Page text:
IAI got an alert from the ESA in the worst space scenario that Israel’s Venus satellite would crash with veteran environmental research satellite of NASA, avoiding disasters. That is what occurred to the working team of the Israeli-French environmental research spacecraft Venus in early December. In cooperation with Israel Aerospace Industries, French space agency designed it together with Ministry of Science and Technology and the Israel Space Agency. IAI has also been responsible for running it since its deployment in 2017, much as it does with the vast set of space communications as well as spy satellites.
The Venus satellite must track and predict climate patterns and other occurrences that can influence the atmosphere, especially Israeli agriculture. “Our deepest worry of a satellite crash is not only the loss of the spacecraft but rather the possibility that their debris may end up dispersed in space and threaten other satellites or the International Space Station (ISS),” stated the Satellite Systems’ head, whose name is not revealed. The science community has calculated in the past that there is just a small probability of two satellites colliding.
That all improved on February 10, 2009, though, when the Russian Kosmos-2251 military communications satellite crashed with the commercial United States Iridium-33 satellite for communications operating at 42,000 km per hr. over Siberian skies. Both satellites were destroyed, and much more than a thousand fragments of debris were produced, floating across space over 10 cm in length. To avoid reaching such objects, operating satellite teams, as well as the ISS, have been required to change their flight paths. NASA has also expanded the monitoring of space debris and spacecraft; the primary purpose is to shield thousands of communications and surveillance satellites from the U.S. government.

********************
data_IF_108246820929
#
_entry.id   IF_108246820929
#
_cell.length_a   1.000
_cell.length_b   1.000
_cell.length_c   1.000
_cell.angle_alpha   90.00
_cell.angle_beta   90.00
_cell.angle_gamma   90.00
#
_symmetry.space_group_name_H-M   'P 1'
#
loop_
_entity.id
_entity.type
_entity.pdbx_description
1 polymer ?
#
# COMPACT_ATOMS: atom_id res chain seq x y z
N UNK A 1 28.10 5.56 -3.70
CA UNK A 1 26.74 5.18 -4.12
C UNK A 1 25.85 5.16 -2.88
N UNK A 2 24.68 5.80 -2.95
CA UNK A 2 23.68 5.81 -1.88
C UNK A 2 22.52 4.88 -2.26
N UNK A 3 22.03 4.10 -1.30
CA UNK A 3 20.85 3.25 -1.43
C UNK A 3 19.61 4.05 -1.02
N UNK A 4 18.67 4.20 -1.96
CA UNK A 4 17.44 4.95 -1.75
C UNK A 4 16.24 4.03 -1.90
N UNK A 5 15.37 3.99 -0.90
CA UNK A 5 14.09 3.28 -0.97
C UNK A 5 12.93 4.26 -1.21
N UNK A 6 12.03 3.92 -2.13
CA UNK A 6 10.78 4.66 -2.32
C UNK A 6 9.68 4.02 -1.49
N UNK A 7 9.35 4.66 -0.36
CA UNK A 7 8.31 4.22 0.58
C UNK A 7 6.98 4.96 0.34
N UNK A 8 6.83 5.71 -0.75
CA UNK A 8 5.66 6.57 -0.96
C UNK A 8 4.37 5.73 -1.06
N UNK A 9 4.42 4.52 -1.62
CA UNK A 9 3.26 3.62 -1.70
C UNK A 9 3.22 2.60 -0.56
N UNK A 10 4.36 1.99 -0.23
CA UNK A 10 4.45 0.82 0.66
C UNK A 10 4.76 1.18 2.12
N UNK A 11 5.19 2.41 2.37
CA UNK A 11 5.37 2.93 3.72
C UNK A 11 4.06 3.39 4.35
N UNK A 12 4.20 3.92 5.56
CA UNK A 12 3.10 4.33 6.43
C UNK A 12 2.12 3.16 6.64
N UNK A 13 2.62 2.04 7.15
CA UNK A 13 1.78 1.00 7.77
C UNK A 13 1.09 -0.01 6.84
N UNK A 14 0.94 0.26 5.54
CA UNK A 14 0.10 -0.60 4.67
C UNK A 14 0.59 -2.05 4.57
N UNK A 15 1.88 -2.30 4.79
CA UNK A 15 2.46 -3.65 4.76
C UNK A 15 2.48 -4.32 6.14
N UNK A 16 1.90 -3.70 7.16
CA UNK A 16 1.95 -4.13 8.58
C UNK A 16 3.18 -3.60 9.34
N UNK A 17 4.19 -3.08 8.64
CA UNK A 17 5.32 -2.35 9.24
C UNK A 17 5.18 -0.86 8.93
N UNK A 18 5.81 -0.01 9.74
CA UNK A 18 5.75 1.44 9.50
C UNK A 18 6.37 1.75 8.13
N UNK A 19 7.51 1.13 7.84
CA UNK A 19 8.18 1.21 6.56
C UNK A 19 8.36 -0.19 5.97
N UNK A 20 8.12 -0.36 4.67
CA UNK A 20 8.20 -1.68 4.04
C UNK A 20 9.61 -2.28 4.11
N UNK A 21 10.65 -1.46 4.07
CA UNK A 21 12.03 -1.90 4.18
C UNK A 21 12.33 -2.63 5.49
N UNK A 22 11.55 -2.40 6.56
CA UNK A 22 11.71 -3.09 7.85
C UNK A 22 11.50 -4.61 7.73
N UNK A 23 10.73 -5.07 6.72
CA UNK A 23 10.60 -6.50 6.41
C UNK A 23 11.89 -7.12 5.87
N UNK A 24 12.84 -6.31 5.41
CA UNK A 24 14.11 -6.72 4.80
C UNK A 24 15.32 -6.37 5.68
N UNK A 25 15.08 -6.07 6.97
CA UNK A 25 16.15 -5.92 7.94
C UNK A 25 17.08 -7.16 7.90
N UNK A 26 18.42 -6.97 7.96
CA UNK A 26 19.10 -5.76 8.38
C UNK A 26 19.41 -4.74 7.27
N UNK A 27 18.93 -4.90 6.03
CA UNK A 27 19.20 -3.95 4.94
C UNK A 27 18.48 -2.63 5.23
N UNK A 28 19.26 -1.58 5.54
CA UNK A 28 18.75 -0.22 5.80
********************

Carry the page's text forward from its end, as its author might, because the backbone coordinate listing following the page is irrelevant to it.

The ESA decided to join it to track and forecast future crashes a few weeks in advance to classify possible crash courses. That’s why the Venus satellite alert came through: there had been a high likelihood that Israel’s Venus satellite may collide with Terra of NASA, the oldest satellite for environmental analysis, which was deployed in 1999, within 5 days. Once the team had done altering the spacecraft’s trajectory, the revised course was forwarded on to French space agency, which further validated the measurements, and then on to NASA Agency, who would correct the modified flight path of Venus. Venus satellite only issued the final guidance to change course after the U.S. agreed, only three days before the possible collision period.https://nmtribune.com/